Dominican University of California
 

Presentation or Panel Title

Musical Valence

Location

Guzman 110, Dominican University of California

Start Date

4-20-2017 5:40 PM

End Date

4-20-2017 5:55 PM

Department

Psychology

Student Type

Undergraduate

Faculty Mentor

Veronica Fruiht, Ph.D.

Presentation Format

Oral Presentation

Abstract/Description

Musical chords serve as the standalone summaries of the harmonic relationships of key signatures composer use to induce certain emotions in pieces. (Patel, 2003) Recent research supports ideas first defined by Helmholtz (1950) that acoustic sensory congruence contains causal links to emotion. Specifically, that major chords are constructed from aligned and balanced harmonies and thus, evokes positive emotional perception. Whereas minor chords are imbalanced and result in harmonic dissonance, evoking negative connotations of perceived emotions. (Juslin & Västfjäll, 2008). To test this relationship, this study attempted to analyze the responses recorded from a positive and negative affect survey immediately after listening to two songs, one composed of major chords and the other of minor chords, and observing whether the chord structure of a song can induce “happy” or “sad” emotions based on the answers given on the affect survey. To address this connection, this study enlisted the aid of 60 participants from Psychology courses at Dominican University of California and willing participants from social media to participate in the study. Participants will be sent an email detailing the instructions of the entire procedure. The email will include a link to the two songs and a link to the survey to be completed after listening to the music. The results revealed that participants were more likely to score on the appropriate side of the affect survey upon listening to music that was intended to evoke specific emotions. Furthermore, when prompted to feel a certain emotion, participants were more likely to score on the affect survey reflecting that the intended emotion was felt. The implications of this research allow for a better understanding of emotional affect in regards to music and how it can effect a person's emotional state.

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Apr 20th, 5:40 PM Apr 20th, 5:55 PM

Musical Valence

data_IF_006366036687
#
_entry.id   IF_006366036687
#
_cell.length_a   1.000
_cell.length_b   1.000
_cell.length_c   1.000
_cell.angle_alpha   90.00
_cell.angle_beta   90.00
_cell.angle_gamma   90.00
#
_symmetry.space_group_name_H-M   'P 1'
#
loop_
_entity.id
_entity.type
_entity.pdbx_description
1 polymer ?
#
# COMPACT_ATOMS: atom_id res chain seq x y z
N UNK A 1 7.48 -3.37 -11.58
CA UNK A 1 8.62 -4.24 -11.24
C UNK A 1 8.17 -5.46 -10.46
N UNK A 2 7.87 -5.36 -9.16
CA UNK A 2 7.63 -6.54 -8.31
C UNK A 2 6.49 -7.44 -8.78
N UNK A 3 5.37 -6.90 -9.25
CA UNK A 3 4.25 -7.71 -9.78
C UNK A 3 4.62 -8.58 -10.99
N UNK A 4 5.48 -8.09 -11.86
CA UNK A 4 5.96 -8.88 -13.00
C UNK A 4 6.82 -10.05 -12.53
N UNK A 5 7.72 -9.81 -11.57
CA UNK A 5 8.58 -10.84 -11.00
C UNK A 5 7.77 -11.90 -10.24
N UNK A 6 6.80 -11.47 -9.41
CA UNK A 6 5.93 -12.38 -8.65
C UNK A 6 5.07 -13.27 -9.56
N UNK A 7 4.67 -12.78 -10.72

Guzman 110, Dominican University of California

Musical chords serve as the standalone summaries of the harmonic relationships of key signatures composer use to induce certain emotions in pieces. (Patel, 2003) Recent research supports ideas first defined by Helmholtz (1950) that acoustic sensory congruence contains causal links to emotion. Specifically, that major chords are constructed from aligned and balanced harmonies and thus, evokes positive emotional perception. Whereas minor chords are imbalanced and result in harmonic dissonance, evoking negative connotations of perceived emotions. (Juslin & Västfjäll, 2008). To test this relationship, this study attempted to analyze the responses recorded from a positive and negative affect survey immediately after listening to two songs, one composed of major chords and the other of minor chords, and observing whether the chord structure of a song can induce “happy” or “sad” emotions based on the answers given on the affect survey. To address this connection, this study enlisted the aid of 60 participants from Psychology courses at Dominican University of California and willing participants from social media to participate in the study. Participants will be sent an email detailing the instructions of the entire procedure. The email will include a link to the two songs and a link to the survey to be completed after listening to the music. The results revealed that participants were more likely to score on the appropriate side of the affect survey upon listening to music that was intended to evoke specific emotions. Furthermore, when prompted to feel a certain emotion, participants were more likely to score on the affect survey reflecting that the intended emotion was felt. The implications of this research allow for a better understanding of emotional affect in regards to music and how it can effect a person's emotional state.